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Classroom discourse in an Arabic foreign language classroom and the perceived benefits of interactions among learners: A case study of college-level Heritage Language Learners (HLLs) and Foreign Language Learners (FLLs

Posted on:2018-06-07Degree:Ph.DType:Dissertation
University:The Ohio State UniversityCandidate:Habbal, Manal SFull Text:PDF
GTID:1475390020456696Subject:Foreign Language Education
Abstract Growing interest in Arabic language learning due to the sociopolitical climate in the United States has led to an increase in the number of Arabic language classrooms at institutions of higher learning throughout the United States. In addition to Foreign Language Learners (FLLs), Heritage Language Learners (HLLs) have been steadily enrolling in Arabic language classrooms. It is widely confirmed that these two types of learners enter the classroom with different backgrounds, language skills, and motivations. This dissertation investigates the FLLs' and HLLs' contributions to the interactions and learning that take place within the classroom context. It explores how the two types of Arabic learners and the instructor perceive the presence of FLLs vs. HLLs and how any differences influence interaction patterns and learning development.;Qualitative research, with a case study approach, was conducted for data collection and analysis. A beginner-intermediate level Arabic language classroom at a large Midwestern university was selected as a site for the study. Along with classroom observations, interviews were conducted with four students (2 HLLs and 2 FLLs) and the classroom teacher, which allowed for a better understanding of the participants' beliefs and perceptions of factors that impact the Arabic language learning experience. The theoretical framework adopted in this study is Vygotsky's Sociocultural Theory (SCT), which allows for an investigation of cognition as well as social context. In addition, this research was informed by Second Language Acquisition (SLA) theories that explicitly take social context into account. These include theories of Interaction (Gass, 2003; Gass & Mackey, 2007; Long, 1996) and theories of affect and motivation (Dornyei, 1996, 2005; Gardner & Lambert, 1972; Ushioda & Dornyei, 2012).;Results of the study show different factors that influence the interaction process, and consequently the learning that develops within the classroom context. Some of the factors were context specific, while others were learner specific. The study also reveals that FLLs feel a degree of intimidation from the presence of HLLs who are native speakers of the language, although they consider them to be a valuable resource for learning the target language and culture. In addition, the findings expose the role of pedagogical methods on the interaction process and the learning that takes place within the classroom context. For language teachers, the presence of HLLs in the classroom poses an additional challenge and requires that extra effort be made to find pedagogies that suit the needs of all learners and motivate them to collaborate in the classroom.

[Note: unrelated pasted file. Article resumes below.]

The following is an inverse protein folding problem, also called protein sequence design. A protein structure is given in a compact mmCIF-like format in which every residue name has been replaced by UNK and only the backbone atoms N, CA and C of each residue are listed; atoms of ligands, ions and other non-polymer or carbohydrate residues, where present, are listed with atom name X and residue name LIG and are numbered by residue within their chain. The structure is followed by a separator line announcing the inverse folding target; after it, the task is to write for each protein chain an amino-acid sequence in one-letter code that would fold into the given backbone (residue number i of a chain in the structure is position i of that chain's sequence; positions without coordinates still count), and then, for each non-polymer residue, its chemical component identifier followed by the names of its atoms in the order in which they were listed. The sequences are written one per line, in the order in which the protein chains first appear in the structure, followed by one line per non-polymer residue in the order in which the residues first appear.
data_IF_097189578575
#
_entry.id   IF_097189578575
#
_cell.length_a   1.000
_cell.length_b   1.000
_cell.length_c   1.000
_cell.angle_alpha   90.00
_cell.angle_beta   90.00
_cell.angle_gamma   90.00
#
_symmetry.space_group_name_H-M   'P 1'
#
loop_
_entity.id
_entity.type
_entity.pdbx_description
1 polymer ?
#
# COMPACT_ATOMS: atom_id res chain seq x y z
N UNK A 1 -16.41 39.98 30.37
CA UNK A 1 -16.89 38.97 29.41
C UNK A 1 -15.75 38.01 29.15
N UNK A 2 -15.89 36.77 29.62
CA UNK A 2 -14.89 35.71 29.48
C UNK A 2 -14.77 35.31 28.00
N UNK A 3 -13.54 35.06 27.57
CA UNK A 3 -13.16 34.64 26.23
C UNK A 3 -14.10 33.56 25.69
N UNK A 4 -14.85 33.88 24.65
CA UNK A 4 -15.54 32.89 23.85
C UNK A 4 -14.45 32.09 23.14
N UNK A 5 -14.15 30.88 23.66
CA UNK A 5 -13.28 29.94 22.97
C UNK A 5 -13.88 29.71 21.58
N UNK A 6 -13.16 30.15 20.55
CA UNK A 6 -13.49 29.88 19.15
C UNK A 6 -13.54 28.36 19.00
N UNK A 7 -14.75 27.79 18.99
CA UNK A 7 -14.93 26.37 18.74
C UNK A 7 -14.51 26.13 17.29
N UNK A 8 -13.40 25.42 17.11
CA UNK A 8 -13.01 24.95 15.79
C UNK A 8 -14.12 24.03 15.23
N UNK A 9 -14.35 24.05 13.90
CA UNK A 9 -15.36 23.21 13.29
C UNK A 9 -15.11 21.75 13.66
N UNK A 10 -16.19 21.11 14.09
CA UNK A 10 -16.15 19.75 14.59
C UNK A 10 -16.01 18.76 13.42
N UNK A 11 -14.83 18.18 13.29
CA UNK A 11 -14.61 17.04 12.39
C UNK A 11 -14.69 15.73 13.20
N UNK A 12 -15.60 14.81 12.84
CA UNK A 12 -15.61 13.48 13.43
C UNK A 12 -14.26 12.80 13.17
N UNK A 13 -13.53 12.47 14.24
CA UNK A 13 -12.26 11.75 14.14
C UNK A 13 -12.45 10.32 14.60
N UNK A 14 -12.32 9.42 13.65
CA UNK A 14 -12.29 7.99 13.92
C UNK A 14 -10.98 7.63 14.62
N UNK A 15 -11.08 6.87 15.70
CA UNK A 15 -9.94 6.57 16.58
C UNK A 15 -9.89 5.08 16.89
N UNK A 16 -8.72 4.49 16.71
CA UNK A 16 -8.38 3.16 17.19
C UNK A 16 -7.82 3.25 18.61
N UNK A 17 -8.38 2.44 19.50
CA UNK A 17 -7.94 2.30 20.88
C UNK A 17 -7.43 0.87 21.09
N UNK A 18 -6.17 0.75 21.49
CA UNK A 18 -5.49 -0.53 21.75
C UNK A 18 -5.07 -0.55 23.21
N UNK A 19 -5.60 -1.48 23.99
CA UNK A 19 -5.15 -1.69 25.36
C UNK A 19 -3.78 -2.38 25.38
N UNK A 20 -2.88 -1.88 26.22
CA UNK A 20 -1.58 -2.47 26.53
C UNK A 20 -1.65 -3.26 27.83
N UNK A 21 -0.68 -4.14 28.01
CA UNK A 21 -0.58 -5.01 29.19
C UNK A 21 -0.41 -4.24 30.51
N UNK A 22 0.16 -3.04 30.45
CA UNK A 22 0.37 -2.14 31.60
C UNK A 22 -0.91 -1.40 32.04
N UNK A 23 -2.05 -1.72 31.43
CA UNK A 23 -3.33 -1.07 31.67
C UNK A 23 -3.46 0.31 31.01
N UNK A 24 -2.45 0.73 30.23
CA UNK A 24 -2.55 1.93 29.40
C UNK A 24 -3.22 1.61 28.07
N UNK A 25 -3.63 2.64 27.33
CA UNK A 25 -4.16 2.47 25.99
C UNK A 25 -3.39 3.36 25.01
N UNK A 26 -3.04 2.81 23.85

Keywords/Search Tags:Language, Classroom, Learners, Arabic, Hlls, Interaction, Flls
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